By Ian S. Port
By Tony Ware
By Emma Silvers
By Gary Moskowitz
By Alee Karim
By Ian S. Port
By Ian S. Port
By Derek Opperman
Glass, working from Wilson's storyboards, heightened the mystical and exotic aspects of Rumi's poetry by adding samples of Middle Eastern instruments -- including traditional ancient instruments from Persia and Turkey -- to his usual sonic palette of synthesizers and woodwinds. The resulting score is extremely lyrical, with a warmth and richness wholly distinct from Glass' earlier music.
Through Rumi, Glass also found meaning in the work's title, which originated from a slip of the tongue. "Bob was doing Hamlet," says Glass. "There's a line in it that has the phrase 'ministers of grace,' and he couldn't get it right. He kept saying 'monsters of grace.' We were working on the piece at the time, and he was complaining to me, saying, 'I can't get this line right. I can never get it.' And then he said, 'Oh, the hell with it -- why don't we call the piece Monsters of Grace? And so that was the title.
"And then about a year later Bob said to me, 'What does the title mean?' So I said that grace is a divine state that is a gift that is given to people. And monsters are, in fact, the human condition. So as a piece, Monsters of Grace becomes the passage between the human world to the divine world -- which is precisely what Rumi is talking about."
Having collaborated with Wilson several times, Glass was all too familiar with the difficulties involved in turning Wilson's otherworldly imagery into reality. "How you take these space-age images and magical visions of Bob Wilson and put them on a stage has always been a problem," says Glass.
The 3-D computer animation proposed by Kleiser-Walczak seemed to be the perfect solution. "We were able to create a mountainscape for him," says Wheeler. "And in that mountainscape we were able to put the Great Wall of China and a pagoda that looks like the leaning tower of Pisa, and then all of that is fractured into little pieces of mica.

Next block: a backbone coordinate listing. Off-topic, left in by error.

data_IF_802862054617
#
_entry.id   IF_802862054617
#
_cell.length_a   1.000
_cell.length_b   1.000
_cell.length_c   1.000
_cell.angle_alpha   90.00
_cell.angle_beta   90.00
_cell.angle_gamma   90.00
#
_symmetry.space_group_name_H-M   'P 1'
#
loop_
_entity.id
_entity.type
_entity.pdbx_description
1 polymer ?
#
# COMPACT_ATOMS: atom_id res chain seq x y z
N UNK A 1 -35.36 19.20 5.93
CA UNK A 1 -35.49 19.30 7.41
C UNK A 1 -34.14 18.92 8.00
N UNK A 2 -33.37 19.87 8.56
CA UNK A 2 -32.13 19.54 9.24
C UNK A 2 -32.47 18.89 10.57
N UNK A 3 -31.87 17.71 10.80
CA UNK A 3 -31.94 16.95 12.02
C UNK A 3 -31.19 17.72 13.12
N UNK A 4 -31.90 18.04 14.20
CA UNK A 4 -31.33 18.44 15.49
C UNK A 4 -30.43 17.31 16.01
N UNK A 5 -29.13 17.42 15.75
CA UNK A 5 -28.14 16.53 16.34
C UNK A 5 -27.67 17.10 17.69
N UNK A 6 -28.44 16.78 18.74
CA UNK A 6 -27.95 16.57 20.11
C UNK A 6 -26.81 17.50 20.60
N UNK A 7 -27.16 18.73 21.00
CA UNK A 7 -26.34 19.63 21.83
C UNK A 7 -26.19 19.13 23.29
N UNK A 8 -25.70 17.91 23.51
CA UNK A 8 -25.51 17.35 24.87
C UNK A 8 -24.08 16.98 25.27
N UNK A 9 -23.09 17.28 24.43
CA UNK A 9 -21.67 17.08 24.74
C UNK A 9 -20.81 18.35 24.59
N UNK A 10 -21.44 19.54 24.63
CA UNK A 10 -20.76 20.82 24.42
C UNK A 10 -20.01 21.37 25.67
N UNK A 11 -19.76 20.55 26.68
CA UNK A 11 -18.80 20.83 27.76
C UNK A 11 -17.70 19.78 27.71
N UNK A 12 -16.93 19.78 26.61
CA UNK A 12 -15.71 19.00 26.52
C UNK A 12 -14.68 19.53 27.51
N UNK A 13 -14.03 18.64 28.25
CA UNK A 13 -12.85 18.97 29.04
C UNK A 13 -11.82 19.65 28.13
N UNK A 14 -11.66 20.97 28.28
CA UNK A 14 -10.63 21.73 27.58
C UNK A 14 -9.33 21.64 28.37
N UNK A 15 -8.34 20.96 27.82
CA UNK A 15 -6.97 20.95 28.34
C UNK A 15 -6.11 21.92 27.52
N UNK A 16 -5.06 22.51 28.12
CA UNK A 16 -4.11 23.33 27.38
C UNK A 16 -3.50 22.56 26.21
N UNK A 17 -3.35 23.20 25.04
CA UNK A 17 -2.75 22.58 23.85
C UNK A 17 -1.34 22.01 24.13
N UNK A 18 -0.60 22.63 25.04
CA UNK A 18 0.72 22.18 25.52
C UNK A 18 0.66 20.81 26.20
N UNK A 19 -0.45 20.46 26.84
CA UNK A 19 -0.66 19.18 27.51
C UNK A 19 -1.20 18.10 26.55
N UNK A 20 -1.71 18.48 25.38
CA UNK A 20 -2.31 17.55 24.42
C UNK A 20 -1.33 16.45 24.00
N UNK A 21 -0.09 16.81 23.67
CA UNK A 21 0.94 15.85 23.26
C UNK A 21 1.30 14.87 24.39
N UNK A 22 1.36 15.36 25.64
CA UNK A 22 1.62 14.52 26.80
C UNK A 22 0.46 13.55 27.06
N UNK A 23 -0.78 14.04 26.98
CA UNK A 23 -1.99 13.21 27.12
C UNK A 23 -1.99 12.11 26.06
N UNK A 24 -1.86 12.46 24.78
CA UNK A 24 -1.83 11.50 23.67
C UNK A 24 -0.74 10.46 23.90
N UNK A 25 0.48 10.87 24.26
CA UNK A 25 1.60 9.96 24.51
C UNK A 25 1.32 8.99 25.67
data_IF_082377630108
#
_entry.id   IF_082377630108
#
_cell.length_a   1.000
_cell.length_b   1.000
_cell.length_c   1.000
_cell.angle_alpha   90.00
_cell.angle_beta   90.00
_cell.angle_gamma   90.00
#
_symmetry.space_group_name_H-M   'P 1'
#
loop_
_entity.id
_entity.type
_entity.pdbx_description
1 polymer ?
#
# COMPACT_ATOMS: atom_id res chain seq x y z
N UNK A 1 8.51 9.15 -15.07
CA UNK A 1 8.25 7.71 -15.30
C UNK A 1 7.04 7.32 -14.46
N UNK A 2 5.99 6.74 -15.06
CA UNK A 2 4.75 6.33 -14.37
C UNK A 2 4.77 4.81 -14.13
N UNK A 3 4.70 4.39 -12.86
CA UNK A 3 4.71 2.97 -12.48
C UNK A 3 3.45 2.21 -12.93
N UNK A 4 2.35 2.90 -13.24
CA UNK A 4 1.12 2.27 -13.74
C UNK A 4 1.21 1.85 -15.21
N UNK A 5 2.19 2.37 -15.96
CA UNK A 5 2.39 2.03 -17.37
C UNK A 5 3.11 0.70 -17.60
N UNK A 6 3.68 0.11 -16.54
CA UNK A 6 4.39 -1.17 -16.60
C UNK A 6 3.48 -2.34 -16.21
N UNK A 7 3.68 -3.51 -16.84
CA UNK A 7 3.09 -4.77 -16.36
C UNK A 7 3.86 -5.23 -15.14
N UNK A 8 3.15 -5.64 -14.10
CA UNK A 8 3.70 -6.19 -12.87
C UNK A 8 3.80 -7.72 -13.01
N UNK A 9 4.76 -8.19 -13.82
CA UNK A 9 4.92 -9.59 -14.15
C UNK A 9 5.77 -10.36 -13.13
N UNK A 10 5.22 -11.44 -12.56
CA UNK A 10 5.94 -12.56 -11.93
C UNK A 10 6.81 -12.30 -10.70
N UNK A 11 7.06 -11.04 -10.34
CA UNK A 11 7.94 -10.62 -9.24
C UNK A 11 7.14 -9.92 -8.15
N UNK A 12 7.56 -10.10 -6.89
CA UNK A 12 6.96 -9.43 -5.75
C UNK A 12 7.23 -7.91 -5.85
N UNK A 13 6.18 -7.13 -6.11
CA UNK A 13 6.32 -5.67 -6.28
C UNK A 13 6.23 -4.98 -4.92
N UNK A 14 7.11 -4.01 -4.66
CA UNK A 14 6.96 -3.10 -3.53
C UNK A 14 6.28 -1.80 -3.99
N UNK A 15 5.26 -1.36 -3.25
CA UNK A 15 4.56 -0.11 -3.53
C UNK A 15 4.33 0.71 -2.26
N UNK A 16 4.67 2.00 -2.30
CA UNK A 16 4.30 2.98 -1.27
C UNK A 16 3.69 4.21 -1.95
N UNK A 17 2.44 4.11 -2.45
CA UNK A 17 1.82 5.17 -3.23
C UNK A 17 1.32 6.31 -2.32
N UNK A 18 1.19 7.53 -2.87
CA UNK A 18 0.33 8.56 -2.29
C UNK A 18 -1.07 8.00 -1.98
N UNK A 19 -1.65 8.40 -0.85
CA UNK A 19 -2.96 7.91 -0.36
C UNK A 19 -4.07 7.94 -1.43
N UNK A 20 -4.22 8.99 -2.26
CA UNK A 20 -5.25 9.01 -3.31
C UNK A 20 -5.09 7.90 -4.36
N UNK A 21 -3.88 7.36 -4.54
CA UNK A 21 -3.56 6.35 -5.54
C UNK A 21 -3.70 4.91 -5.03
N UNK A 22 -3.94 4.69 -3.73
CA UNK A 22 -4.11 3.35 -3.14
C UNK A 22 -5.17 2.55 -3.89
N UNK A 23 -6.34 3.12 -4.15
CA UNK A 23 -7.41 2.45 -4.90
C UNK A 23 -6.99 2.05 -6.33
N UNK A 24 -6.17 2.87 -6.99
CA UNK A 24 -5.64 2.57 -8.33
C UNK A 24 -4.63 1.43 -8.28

"Technology had caught up with Bob Wilson."
Creating visuals for Monsters of Grace involved a year of almost nonstop work by a crew of 20 to complete the final 73 minutes of footage. Only seven of the 13 scenes from the film were completed in time for the first scheduled performances at UCLA last April. The remaining six were staged live with actors.
Wheeler dubbed the UCLA show Monsters of Grace 1.0, with later, "updated" performances similarly designated (version 1.2 played at London's Barbican Center) until the world premiere presentation of the completed film at the Brooklyn Academy of Music in December.
Kleiser says the animation crew did everything they could to keep Wilson directly involved in the decision-making process. "We used both stereoscopic slides, which we projected for him in our New York office, and we also took a team of people to Berlin, while he was rehearsing another project, so that we could keep up with showing him what we were doing," he says.
But Wilson had apparently grown frustrated by his inability to exert his usual creative control, and began to distance himself from the work. "It was clear that we weren't going to have Bob be able to say, 'Yes, that's good' or 'No, that's no good,' " explains Kleiser. "So we took a lot of the responsibility for designing the later scenes ourselves -- based on Bob's designs, of course. That's when Diana and I became directors of the project, and we just told Bob that everything was going to be fine."
"I don't think [Wilson] is going to be doing 3-D film again," admits Wheeler. "Still, the objective is being achieved. Bob will be represented -- and represented positively -- throughout the country with a project that's groundbreaking, and which changes the way people think about what's possible. He will be associated with something rather daring that's using technology of the day."
While 3-D usually involves objects flying out of the screen to scare and/or surprise the viewer, Monsters explores infinite distance as much as startling proximity. Where high-end computer animation is known for maximizing activity in a minimal amount of time, here, as in Wilson's stage works, imagery unfolds in extreme slow motion. A boy rides toward the camera on a bicycle, moving at an almost imperceptible speed through the trees. A Japanese tea tray floats in midair before dissolving into television static. Wilson's trademark bars of light glide across the screen in a graceful, multicolored dance.
"Each person has a different experience, depending upon who they are and what they're thinking about," explains Kleiser. "There's nothing there in the content, really, to think about. It's just imagery to look at, and you bring to it your own kinds of sensibilities. So it's really a different sort of experience. It's a unique and enthralling experience."